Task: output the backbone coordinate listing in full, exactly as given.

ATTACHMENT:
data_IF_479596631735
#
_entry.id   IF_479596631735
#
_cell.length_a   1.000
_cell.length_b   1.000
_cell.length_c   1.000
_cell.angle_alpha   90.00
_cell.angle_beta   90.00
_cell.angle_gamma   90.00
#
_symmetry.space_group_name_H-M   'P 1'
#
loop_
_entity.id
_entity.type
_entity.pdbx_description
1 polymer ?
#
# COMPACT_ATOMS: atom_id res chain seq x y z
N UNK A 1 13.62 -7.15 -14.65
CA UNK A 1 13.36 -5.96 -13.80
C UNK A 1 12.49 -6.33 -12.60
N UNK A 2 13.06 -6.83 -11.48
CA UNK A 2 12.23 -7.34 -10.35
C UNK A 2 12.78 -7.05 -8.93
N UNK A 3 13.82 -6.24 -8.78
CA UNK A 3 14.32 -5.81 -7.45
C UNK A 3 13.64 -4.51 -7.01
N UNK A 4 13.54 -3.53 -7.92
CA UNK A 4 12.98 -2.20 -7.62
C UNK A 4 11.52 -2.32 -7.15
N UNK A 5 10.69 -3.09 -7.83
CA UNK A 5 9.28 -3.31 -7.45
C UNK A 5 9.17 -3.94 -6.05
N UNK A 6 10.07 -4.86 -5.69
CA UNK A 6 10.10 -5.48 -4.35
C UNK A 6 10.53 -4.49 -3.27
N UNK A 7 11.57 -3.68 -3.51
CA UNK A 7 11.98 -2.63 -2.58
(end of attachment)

data_IF_479596631735
#
_entry.id   IF_479596631735
#
_cell.length_a   1.000
_cell.length_b   1.000
_cell.length_c   1.000
_cell.angle_alpha   90.00
_cell.angle_beta   90.00
_cell.angle_gamma   90.00
#
_symmetry.space_group_name_H-M   'P 1'
#
loop_
_entity.id
_entity.type
_entity.pdbx_description
1 polymer ?
#
# COMPACT_ATOMS: atom_id res chain seq x y z
N UNK A 1 13.62 -7.15 -14.65
CA UNK A 1 13.36 -5.96 -13.80
C UNK A 1 12.49 -6.33 -12.60
N UNK A 2 13.06 -6.83 -11.48
CA UNK A 2 12.23 -7.34 -10.35
C UNK A 2 12.78 -7.05 -8.93
N UNK A 3 13.82 -6.24 -8.78
CA UNK A 3 14.32 -5.81 -7.45
C UNK A 3 13.64 -4.51 -7.01
N UNK A 4 13.54 -3.53 -7.92
CA UNK A 4 12.98 -2.20 -7.62
C UNK A 4 11.52 -2.32 -7.15
N UNK A 5 10.69 -3.09 -7.83
CA UNK A 5 9.28 -3.31 -7.45
C UNK A 5 9.17 -3.94 -6.05
N UNK A 6 10.07 -4.86 -5.69
CA UNK A 6 10.10 -5.48 -4.35
C UNK A 6 10.53 -4.49 -3.27
N UNK A 7 11.57 -3.68 -3.51
CA UNK A 7 11.98 -2.63 -2.58